Evaluating g ( 0 ) and g ( 1 ) didn't really work.

Since I want to find a point x 0 where g ( x 0 ) > 0 and another x 1 where g ( x 1 ) < 0, I started thinking how I can make g ( x 0 ) > 0,or
h ( x 0 ) ( x 0 + 1 ) ( 1 2 h ( 0 ) + 2 9 h ( 1 2 ) + 1 12 h ( 1 ) ) > 0 ,
or
h ( x 0 ) x 0 + 1 > 1 2 h ( 0 ) + 2 9 h ( 1 2 ) + 1 12 h ( 1 ) .
Since the LHS is the gradient from the point ( 1 , 0 ) to ( x 0 , h ( x 0 ) ), I need to somehow prove that that
1 2 h ( 0 ) + 2 9 h ( 1 2 ) + 1 12 h ( 1 )
is always less than the steepest gradient from ( 1 , 0 ) to ( x 0 , h ( x 0 ) ). However, I am stuck here. Any help?
asked 2022-07-20
Let f : [ 0 , 1 ] R be continuous with f ( 1 ) = f ( 0 ). Prove that if h ( 0 , 1 2 ) is not of the form 1 n , then there does not necessarily exist | x y | = h satisfying f ( x ) = f ( y ). Provide an example that illustrates this using h = 2 5 .
So I was given the hint that I can use a modified s i n function, however I'm not really sure how I would go about that. Preferably, an example not using that would be great.
My thoughts so far are that I use a proof by contradiction saying that x , y [ 0 , 1 ] such that f ( x ) = f ( 0 ) and | x y | = h. And I need to get to the point where h = 1 n , which would create the contradiction (I assume that's the endpoint?). However, how would I use h = 2 5 to prove that? Is it trivial in that h = 1 n is false? Also, it isn't given that n N , so maybe I shouldn't assume that?
asked 2022-05-21
I'm aware that R is not the only set that satisfies the least upper bound property, the p-adics do also. Does the intermediate value theorem also hold in the p-adics then?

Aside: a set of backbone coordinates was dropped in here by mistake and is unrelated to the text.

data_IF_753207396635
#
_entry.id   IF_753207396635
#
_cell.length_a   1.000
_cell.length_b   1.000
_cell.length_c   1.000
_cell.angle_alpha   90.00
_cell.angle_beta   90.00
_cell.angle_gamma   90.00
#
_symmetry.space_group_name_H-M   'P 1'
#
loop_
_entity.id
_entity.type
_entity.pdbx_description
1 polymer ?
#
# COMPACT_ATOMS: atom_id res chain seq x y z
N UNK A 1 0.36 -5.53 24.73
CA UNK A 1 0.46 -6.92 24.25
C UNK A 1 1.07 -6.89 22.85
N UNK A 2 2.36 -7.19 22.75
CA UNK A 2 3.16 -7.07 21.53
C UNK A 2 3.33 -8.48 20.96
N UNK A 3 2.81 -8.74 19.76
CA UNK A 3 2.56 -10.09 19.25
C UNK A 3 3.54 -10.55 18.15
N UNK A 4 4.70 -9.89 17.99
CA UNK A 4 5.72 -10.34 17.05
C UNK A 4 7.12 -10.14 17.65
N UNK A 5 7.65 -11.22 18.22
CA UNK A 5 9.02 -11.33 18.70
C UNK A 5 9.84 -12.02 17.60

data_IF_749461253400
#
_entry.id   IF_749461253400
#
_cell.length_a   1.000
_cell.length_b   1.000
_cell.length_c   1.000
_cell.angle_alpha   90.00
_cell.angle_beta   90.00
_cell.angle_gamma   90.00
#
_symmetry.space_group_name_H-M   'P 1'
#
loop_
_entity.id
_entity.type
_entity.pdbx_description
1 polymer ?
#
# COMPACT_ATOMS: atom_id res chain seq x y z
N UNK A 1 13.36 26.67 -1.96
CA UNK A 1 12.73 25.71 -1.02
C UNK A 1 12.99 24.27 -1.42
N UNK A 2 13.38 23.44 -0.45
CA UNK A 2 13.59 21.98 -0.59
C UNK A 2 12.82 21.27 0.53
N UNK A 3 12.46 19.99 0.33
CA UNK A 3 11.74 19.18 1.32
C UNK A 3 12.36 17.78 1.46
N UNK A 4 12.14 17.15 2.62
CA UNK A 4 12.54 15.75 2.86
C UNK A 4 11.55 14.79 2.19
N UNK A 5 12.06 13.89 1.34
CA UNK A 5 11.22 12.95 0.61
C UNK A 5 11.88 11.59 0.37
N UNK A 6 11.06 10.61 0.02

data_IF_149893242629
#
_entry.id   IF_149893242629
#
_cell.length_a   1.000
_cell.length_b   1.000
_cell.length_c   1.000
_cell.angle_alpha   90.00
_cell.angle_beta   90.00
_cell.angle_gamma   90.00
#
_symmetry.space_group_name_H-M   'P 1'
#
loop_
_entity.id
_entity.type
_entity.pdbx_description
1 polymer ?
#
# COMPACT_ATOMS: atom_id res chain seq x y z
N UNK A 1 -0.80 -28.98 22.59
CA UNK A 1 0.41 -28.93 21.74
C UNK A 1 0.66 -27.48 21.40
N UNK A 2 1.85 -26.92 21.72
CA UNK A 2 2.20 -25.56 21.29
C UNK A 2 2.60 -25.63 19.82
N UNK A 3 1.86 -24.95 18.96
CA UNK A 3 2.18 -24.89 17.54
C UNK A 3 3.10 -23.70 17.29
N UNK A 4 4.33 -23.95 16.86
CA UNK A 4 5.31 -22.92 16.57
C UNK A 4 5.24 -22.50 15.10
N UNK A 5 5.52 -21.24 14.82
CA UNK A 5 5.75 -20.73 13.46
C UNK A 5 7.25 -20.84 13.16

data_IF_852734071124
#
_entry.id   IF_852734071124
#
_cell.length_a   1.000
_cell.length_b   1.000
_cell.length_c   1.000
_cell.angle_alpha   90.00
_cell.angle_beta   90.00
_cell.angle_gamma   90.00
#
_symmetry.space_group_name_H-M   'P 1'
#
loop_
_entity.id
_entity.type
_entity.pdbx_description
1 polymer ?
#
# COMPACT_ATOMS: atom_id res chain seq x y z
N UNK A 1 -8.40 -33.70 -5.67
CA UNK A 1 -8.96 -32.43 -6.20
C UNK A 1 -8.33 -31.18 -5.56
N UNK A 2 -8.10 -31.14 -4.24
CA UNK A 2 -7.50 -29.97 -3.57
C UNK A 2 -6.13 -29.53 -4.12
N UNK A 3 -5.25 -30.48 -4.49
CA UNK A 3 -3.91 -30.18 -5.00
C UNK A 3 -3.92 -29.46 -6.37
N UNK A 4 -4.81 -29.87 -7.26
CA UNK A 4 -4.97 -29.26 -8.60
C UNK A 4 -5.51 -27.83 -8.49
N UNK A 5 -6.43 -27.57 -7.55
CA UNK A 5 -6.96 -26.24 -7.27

What are the spaces where the intermediate value theorem hold?
asked 2022-08-19
Let X be a compact metric space (feel free to impose more conditions as long as they're also satisfied by spheres) and F : X × [ 0 , 1 ] R a continuous function such that

1. F ( x , 0 ) > 0 for all x X
2. F ( x , 1 ) < 0 for all x X

Then, for each x X, let t 0 ( x ) [ 0 , 1 ] be the smallest such that F ( x , t 0 ( x ) ) = 0. Is t 0 : X [ 0 , 1 ] a continuous function?

A friend suggested that I applied the Maximum theorem, but to show that the relevant correspondence is lower semicontinuous I need to prove the following statement:

If x n x and F ( x , t ) = 0, there is a subsequence x n k and a sequence t k such that F ( x n k , t k ) = 0 and t k t. This doesn't seem very obvious or even true, but I'm not sure.

Any suggestions?
asked 2022-07-11
Given continuous function g : [ a , b ] n R n R . By Weistress g has a max and a min.

Can I also conclude its image contains all values in-between this maximum and minimum?

I need this result to complete a proof but cannot seem to find a generalisation of the Intermediate Value Theorem to R n .
asked 2022-09-23
I am currently doing a problem that asks me to use the intermediate value theorem to show that x 1 / 3 = 1 x lies between 0 and 1. I want to start by evaluating the function at 0 and 1, but it seems the function is undefined because if you plug in 1, you get 1 = 0. This doesn't seem right. Is my interpretation correct?

New questions